"Ultima Thule" is photographed from the New Horizons spacecraft on January 1, 2019. It was taken from a range of 85,000 miles.  At left is an enhanced color image taken by the Multispectral Visible Imaging Camera produced by combining the near infrared, red and blue channels. The center image has a higher spatial resolution than MVIC by approximately a factor of five. At right, the color has been overlaid onto the LORRI image to show the color uniformity of the Ultima and Thule lobes. The object, the most distant ever explored, is known as a "contact binary." It likely began as two separate objects that joined together over time.

"Ultima Thule" is photographed from the New Horizons spacecraft on January 1, 2019. It was taken from a range of 85,000 miles. At left is an enhanced color image taken by the Multispectral Visible Imaging Camera produced by combining the near infrared, red and blue channels. The center image has a higher spatial resolution than MVIC by approximately a factor of five. At right, the color has been overlaid onto the LORRI image to show the color uniformity of the Ultima and Thule lobes. The object, the most distant ever explored, is known as a "contact binary." It likely began as two separate objects that joined together over time.

It appeared to us early on New Year’s Day.

The grainy image looked, to many, like a snowman. It came from more than a billion miles beyond Pluto. It is called 2014 MU69, or Ultima Thule.

Ultima Thule sits on the edge of the Solar System. It’s the furthest object of which scientists have been able to capture an image, and they think studying it might reveal details about the earliest moments of the universe, due to its position inside the Kuiper Belt.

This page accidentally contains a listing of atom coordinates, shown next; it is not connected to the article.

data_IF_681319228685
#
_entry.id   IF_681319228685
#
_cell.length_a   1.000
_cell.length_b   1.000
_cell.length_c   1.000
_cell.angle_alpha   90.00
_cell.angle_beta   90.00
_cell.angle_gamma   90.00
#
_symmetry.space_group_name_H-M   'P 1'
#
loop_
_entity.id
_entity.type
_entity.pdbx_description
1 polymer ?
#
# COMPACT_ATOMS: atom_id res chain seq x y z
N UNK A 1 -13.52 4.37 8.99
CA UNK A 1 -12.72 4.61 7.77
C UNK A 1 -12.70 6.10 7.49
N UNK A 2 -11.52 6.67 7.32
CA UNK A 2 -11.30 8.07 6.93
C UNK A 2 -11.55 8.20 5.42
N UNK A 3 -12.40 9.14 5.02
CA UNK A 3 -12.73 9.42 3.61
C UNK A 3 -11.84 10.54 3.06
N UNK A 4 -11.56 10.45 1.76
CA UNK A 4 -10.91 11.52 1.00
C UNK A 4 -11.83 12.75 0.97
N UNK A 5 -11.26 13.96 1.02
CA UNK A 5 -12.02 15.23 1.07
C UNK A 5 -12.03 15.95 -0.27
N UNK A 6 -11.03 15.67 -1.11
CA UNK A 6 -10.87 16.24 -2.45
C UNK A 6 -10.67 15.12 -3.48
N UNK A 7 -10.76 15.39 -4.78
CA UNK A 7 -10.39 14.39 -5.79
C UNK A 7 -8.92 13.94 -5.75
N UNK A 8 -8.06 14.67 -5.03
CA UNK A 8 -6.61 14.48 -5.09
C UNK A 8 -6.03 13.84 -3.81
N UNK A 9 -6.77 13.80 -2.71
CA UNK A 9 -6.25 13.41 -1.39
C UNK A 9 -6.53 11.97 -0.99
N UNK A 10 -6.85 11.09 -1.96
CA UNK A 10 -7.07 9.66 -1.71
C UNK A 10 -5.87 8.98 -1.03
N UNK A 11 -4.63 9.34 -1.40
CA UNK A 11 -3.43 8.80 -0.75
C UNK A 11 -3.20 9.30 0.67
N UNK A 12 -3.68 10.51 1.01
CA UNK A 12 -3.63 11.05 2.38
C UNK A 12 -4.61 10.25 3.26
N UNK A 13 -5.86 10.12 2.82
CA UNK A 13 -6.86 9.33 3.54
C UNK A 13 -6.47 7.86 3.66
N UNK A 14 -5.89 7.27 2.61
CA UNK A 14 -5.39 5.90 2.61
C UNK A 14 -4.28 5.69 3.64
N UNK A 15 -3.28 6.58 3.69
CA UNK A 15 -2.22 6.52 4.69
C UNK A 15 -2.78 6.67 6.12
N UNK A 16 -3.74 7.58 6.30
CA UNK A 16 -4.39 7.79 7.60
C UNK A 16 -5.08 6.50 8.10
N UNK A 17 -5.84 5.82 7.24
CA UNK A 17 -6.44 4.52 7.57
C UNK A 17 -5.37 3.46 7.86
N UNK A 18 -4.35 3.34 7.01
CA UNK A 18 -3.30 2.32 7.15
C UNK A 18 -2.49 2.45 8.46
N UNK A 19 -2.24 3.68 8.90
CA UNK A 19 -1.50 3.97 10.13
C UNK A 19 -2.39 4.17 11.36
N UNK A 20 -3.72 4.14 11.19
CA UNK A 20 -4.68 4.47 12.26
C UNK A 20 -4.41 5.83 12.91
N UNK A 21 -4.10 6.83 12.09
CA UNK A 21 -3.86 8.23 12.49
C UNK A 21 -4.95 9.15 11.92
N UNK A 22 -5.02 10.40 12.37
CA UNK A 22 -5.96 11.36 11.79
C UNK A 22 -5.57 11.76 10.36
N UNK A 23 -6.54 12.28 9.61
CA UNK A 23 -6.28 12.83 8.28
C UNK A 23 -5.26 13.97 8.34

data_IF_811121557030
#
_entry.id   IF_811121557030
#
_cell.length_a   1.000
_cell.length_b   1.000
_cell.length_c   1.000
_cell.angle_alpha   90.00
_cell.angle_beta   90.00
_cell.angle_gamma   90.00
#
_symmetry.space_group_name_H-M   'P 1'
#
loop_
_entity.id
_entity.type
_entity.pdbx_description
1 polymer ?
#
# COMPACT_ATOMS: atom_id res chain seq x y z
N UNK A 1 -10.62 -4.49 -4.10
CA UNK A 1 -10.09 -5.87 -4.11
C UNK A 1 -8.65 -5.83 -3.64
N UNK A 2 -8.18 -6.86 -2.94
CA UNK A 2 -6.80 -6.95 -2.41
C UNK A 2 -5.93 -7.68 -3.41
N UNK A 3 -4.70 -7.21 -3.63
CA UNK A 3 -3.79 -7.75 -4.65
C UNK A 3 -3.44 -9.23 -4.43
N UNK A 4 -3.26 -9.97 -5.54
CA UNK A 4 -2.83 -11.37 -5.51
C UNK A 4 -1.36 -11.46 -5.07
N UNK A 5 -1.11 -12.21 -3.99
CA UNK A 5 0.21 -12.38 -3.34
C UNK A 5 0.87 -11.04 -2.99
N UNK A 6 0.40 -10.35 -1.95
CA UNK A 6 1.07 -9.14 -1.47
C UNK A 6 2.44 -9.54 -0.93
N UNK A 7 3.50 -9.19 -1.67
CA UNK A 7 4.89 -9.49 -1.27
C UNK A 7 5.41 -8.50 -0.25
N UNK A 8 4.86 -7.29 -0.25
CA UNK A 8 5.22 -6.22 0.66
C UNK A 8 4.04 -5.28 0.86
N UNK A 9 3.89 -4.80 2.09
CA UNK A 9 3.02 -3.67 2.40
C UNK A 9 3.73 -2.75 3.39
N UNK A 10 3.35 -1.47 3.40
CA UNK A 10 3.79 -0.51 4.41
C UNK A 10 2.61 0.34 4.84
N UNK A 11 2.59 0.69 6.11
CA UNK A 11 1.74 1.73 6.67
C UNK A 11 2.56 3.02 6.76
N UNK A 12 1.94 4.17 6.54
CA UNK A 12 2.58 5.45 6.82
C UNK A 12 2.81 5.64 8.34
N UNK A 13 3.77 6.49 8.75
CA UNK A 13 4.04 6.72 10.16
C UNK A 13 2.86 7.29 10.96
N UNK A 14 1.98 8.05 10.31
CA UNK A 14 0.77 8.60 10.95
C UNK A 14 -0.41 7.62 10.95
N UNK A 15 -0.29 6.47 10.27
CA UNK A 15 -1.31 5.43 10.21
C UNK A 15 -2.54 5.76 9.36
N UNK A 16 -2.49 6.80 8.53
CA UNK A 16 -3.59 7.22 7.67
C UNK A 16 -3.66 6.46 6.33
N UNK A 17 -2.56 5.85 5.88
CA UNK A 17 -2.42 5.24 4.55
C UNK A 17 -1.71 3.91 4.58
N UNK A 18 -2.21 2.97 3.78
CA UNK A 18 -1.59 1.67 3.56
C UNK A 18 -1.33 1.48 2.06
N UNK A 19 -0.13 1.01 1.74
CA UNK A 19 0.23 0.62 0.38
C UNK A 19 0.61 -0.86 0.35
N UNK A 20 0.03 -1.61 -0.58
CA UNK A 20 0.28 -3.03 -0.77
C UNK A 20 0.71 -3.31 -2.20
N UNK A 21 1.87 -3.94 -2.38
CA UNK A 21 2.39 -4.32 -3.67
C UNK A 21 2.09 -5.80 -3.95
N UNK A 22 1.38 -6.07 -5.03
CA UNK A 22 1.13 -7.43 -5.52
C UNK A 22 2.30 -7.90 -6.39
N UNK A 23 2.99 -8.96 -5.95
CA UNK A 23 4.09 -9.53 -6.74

From The New York Times:

Planetary scientists are intrigued by the region known as the Kuiper belt — the home of Ultima Thule and other objects — because it is perhaps the only place where some of the solar system’s earliest building blocks are preserved.

The lack of sharp corners and apparently smooth surface of Ultima Thule suggests that it has not changed much in the last 4.5 billion years. What the scientists find there could tell them a lot about how the sun and planets formed.

As we wait for higher resolution images of Ultima Thule to emerge, what is known about the body so far? And what do we have left to explore?

Guests

  • Sean O'Keefe Former administrator of NASA; University Professor, Syracuse University’s Maxwell School of Citizenship and Public Affairs; former Secretary of the Navy

Topics + Tags

Most Recent Shows